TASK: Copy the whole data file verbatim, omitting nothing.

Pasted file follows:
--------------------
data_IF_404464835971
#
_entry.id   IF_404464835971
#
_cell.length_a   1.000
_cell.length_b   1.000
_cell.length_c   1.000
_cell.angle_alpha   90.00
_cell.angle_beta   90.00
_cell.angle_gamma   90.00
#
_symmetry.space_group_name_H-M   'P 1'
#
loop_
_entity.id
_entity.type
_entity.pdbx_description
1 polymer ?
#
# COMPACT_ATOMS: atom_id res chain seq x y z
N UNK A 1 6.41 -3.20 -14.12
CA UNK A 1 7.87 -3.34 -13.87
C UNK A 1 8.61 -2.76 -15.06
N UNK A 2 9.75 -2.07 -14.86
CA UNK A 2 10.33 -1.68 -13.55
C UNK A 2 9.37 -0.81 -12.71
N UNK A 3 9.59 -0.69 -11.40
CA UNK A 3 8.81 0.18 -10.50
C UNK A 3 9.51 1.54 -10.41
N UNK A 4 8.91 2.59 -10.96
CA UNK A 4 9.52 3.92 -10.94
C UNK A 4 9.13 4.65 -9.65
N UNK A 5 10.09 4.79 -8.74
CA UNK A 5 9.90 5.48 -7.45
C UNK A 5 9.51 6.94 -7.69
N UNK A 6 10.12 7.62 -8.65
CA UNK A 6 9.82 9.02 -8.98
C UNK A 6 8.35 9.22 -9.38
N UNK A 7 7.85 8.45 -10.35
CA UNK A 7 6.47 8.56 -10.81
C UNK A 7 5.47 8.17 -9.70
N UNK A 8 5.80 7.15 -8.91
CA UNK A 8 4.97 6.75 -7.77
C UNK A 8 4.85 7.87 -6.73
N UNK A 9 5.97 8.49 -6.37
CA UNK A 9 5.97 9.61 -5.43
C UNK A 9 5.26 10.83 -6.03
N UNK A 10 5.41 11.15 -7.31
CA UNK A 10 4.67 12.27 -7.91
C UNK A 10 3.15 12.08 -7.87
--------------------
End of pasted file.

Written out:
data_IF_404464835971
#
_entry.id   IF_404464835971
#
_cell.length_a   1.000
_cell.length_b   1.000
_cell.length_c   1.000
_cell.angle_alpha   90.00
_cell.angle_beta   90.00
_cell.angle_gamma   90.00
#
_symmetry.space_group_name_H-M   'P 1'
#
loop_
_entity.id
_entity.type
_entity.pdbx_description
1 polymer ?
#
# COMPACT_ATOMS: atom_id res chain seq x y z
N UNK A 1 6.41 -3.20 -14.12
CA UNK A 1 7.87 -3.34 -13.87
C UNK A 1 8.61 -2.76 -15.06
N UNK A 2 9.75 -2.07 -14.86
CA UNK A 2 10.33 -1.68 -13.55
C UNK A 2 9.37 -0.81 -12.71
N UNK A 3 9.59 -0.69 -11.40
CA UNK A 3 8.81 0.18 -10.50
C UNK A 3 9.51 1.54 -10.41
N UNK A 4 8.91 2.59 -10.96
CA UNK A 4 9.52 3.92 -10.94
C UNK A 4 9.13 4.65 -9.65
N UNK A 5 10.09 4.79 -8.74
CA UNK A 5 9.90 5.48 -7.45
C UNK A 5 9.51 6.94 -7.69
N UNK A 6 10.12 7.62 -8.65
CA UNK A 6 9.82 9.02 -8.98
C UNK A 6 8.35 9.22 -9.38
N UNK A 7 7.85 8.45 -10.35
CA UNK A 7 6.47 8.56 -10.81
C UNK A 7 5.47 8.17 -9.70
N UNK A 8 5.80 7.15 -8.91
CA UNK A 8 4.97 6.75 -7.77
C UNK A 8 4.85 7.87 -6.73
N UNK A 9 5.97 8.49 -6.37
CA UNK A 9 5.97 9.61 -5.43
C UNK A 9 5.26 10.83 -6.03
N UNK A 10 5.41 11.15 -7.31
CA UNK A 10 4.67 12.27 -7.91
C UNK A 10 3.15 12.08 -7.87